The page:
Excess weight is known to have several negative effects on your health like heart problems and diabetes. Now it seems it could affect your little swimmers as well.
A widening waistline may cause dwindling numbers of sperm, new research suggests.
A delay in conception
Indian scientists studied more than 1 200 men and found that too much extra weight was linked to a lower volume of semen, a lower sperm count and lower sperm concentration.
In addition, sperm motility (the ability to move quickly through the female reproductive tract) was poor. The sperm had other defects as well, the researchers added. Poor sperm quality can lower fertility and the chances of conception.
"It's known that obese women take longer to conceive," said lead researcher Dr Gottumukkala Achyuta Raju, from the Centre for Assisted Reproduction at the Krishna IVF Clinic, in Visakhapatnam. "This study proves that obese men are also a cause for delay in conception," he added.
"Parental obesity at conception has deleterious effects on embryo health, implantation, pregnancy and birth rates," Raju explained.
Losing weight could improve sperm quality
How obesity affects sperm quality isn't known, he pointed out.
But in continuing research, the study team is looking to see if losing weight will improve the quality of sperm.
Although that study is still in progress, early signs look good that sperm quality improves as men lose weight, Raju said.
"With the growing obesity trend, there has been a steady decline in sperm quality," Hershlag said. "The findings in this study, while not specifically related to infertility, represent a trend towards a decline that is worrisome."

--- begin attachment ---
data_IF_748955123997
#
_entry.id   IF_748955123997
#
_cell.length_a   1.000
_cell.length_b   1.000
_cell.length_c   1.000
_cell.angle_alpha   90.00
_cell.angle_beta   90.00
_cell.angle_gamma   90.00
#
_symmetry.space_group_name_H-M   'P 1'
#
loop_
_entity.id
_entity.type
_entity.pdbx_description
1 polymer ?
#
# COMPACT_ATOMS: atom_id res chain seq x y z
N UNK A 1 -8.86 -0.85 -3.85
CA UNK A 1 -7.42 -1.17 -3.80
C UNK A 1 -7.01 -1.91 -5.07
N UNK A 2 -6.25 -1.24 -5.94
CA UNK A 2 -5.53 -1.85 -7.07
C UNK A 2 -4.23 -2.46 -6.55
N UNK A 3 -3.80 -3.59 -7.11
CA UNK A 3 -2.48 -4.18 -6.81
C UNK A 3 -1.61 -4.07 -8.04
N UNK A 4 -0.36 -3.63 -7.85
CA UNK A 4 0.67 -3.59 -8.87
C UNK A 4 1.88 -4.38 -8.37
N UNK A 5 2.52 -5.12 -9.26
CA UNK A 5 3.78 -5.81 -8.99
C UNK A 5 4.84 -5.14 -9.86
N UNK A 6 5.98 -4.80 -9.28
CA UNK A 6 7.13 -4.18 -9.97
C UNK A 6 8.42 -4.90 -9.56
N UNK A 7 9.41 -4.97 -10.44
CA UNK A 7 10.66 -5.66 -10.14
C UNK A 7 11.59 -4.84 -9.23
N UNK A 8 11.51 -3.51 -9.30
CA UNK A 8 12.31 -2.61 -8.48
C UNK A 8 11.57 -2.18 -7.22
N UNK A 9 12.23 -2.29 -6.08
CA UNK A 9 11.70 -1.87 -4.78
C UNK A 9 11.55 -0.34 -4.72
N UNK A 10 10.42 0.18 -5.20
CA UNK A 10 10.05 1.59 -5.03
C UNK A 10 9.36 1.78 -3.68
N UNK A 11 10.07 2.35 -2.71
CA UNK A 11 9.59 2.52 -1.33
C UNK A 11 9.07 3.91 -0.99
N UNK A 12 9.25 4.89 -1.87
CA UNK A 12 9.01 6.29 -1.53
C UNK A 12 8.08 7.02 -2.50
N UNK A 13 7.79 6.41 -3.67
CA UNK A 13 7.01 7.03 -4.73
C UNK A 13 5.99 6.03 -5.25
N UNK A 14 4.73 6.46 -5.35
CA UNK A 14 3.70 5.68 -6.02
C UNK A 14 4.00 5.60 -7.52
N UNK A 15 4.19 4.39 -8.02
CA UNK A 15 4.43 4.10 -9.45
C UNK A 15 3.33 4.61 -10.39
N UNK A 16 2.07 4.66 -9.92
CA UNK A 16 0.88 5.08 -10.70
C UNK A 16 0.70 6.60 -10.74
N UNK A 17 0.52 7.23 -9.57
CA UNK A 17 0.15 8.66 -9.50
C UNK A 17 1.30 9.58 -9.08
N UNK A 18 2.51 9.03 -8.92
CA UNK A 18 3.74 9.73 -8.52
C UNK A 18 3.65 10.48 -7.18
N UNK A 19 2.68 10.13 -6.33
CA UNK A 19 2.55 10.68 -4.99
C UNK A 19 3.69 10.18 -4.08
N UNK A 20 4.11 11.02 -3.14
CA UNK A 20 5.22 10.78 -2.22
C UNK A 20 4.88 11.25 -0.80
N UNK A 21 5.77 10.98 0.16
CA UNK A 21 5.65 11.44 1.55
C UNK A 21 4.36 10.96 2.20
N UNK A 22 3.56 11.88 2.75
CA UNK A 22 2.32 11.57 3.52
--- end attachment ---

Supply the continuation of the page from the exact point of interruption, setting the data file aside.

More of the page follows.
Treat your body right
Recent reports have found that extreme weight loss after bariatric surgery reversed some of the sperm decline, he said.
"The message to men is don't continue to abuse your body," Hershlag said. "Comfort foods and excess alcohol are bound to make you uncomfortable and put you at a higher risk for diabetes, high blood pressure and heart disease, which are all life-shortening, and may also put a damper on your path to fatherhood."
For the study, Raju and his colleagues used computer-aided sperm analysis to assess the sperm of 1 285 men. Obese men, they found, had fewer sperm, a lower concentration of sperm and inability of the sperm to move at a normal speed, compared with the sperm of men of normal weight.
An obesity epidemic
Moreover, the sperm of obese men had more defects than other sperm. These defects included defects in the head of the sperm, such as thin heads and pear-shaped heads.
All of these sperm abnormalities may make it more difficult for obese men to achieve conception, either through sexual intercourse or through IVF, the researchers said. However, the study did not conclusively prove that obesity causes sperm quality to drop.
According to Raju, this is the first study of abnormal sperm in obese men based on computer-aided assessment. The report was published online in the journal Andrologia.
Computer-aided sperm analysis might be something doctors should do before IVF, he suggested.
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